Today's bond market rally masqueraded as a "tradeflow move" surrounding the NYSE Open. We know that ETF trading has been increasingly important for bonds over the past year, and we can often see this in the form of sharper movement surrounding the 9:30am time frame. At first glance, that seemed to be the only game in town this morning.
While tradeflows were generally favoring bonds at the expense of stocks, the biggest surges in volume lined up with specific headlines concerning North Korea's nuclear threats. Shortly after the NYSE open, a newswire hit suggesting that North Korea vowed to "wipe out" South Korea and the U.S. with a preemptive nuclear strike. This is nothing new from North Korea, and as such, it didn't elicit an extreme response from markets. In fact, until that point it wasn't clearly in the running for "market mover of the day."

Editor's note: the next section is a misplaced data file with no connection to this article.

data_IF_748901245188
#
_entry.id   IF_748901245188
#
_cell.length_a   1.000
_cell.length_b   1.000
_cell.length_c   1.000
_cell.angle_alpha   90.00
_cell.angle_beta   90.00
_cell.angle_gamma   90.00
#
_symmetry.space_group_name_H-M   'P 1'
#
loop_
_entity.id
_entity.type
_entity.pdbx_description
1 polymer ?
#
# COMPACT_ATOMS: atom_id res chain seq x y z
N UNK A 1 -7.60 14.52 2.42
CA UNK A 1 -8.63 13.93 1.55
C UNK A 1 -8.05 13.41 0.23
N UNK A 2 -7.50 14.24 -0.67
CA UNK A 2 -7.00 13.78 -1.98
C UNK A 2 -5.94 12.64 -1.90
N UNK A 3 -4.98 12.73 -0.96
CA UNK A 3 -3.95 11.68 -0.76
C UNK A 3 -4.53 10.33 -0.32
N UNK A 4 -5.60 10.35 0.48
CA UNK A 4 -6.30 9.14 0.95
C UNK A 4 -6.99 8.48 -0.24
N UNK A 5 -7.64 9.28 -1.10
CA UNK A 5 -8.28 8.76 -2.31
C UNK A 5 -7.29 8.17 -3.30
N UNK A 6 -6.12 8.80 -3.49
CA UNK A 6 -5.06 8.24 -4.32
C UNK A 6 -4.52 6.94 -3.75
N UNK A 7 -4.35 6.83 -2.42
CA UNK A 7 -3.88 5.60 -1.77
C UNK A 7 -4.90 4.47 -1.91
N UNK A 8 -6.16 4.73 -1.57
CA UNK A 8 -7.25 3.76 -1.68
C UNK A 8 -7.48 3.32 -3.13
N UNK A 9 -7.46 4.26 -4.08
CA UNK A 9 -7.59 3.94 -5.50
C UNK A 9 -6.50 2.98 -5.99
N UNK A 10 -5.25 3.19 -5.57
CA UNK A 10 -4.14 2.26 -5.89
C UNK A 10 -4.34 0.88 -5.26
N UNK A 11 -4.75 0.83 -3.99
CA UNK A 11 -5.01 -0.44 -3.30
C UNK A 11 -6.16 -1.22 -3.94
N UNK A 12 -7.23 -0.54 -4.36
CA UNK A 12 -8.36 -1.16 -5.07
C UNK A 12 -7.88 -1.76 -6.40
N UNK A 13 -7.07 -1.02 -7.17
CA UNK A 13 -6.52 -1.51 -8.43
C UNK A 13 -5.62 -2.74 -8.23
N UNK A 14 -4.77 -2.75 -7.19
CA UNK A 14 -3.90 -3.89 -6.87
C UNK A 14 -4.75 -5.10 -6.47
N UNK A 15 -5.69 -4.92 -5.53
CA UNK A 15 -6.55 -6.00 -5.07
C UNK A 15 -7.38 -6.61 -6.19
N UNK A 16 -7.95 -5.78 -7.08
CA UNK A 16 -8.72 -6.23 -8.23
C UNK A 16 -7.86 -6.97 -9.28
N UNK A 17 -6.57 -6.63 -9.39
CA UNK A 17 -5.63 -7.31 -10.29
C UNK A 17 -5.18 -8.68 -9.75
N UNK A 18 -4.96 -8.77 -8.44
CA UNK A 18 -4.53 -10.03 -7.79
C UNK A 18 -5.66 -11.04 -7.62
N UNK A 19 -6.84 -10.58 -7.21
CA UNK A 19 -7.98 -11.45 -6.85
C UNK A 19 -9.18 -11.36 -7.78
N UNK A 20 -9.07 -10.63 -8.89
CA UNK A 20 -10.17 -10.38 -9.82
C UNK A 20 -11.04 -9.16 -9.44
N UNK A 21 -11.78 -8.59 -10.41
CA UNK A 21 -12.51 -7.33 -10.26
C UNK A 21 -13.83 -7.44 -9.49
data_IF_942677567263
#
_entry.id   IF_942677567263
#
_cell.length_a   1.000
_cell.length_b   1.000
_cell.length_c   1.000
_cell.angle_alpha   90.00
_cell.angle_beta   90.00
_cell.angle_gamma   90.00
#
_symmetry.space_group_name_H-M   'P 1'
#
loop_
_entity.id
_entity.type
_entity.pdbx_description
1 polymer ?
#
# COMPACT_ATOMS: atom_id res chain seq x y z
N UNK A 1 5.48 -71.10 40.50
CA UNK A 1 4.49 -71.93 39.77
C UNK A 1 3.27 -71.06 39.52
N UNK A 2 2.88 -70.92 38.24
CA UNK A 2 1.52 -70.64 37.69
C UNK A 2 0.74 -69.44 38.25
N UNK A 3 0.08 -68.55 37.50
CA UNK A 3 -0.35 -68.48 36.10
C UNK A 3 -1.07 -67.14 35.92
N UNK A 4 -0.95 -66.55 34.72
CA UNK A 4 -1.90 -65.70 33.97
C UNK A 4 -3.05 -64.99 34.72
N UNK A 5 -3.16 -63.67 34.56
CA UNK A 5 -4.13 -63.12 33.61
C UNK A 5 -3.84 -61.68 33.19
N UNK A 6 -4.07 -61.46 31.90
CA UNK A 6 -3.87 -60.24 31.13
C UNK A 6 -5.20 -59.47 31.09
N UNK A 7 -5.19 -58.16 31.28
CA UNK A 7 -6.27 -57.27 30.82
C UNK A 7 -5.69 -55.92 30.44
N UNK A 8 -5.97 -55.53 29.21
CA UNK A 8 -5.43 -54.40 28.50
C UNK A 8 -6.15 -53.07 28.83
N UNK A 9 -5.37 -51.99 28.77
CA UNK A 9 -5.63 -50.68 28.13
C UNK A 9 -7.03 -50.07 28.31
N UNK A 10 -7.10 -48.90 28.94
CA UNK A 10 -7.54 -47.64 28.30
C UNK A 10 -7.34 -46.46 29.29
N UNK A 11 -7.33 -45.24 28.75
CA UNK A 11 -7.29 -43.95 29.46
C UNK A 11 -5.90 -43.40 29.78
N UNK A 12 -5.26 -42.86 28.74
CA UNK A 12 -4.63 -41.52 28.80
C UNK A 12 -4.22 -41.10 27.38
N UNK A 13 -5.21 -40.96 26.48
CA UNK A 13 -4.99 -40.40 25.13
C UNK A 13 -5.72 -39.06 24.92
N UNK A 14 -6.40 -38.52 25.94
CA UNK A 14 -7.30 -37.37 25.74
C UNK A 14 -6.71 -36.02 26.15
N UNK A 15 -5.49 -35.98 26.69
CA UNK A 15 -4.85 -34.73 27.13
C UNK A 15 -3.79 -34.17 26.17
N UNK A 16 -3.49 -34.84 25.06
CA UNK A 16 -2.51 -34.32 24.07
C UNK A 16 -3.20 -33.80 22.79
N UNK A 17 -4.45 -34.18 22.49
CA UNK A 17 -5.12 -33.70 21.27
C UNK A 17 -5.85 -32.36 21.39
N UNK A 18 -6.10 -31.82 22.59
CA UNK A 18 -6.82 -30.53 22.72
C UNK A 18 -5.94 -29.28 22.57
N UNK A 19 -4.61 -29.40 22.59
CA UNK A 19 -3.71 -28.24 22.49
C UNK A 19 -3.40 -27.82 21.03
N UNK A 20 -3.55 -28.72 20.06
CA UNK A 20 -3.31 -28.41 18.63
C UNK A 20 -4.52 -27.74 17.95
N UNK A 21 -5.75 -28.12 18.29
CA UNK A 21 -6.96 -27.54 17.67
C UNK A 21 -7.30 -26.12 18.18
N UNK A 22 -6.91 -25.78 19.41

It wasn't until a White House press briefing that markets clearly responded. Sean Spicer said "North Korea is looking for trouble. If China decides to help, that would be great. If not, we will solve the problem without them! U.S.A.," and that the US wouldn't telegraph its moves in advance. With that, stocks and bonds put in their highest volumes of the day and their most overt move into "risk-off" territory. All of the above was confirmed by a break below 110.00 in Yen/$--a level we'd been watching as indicative of a shift in the risk-off trade since last week.
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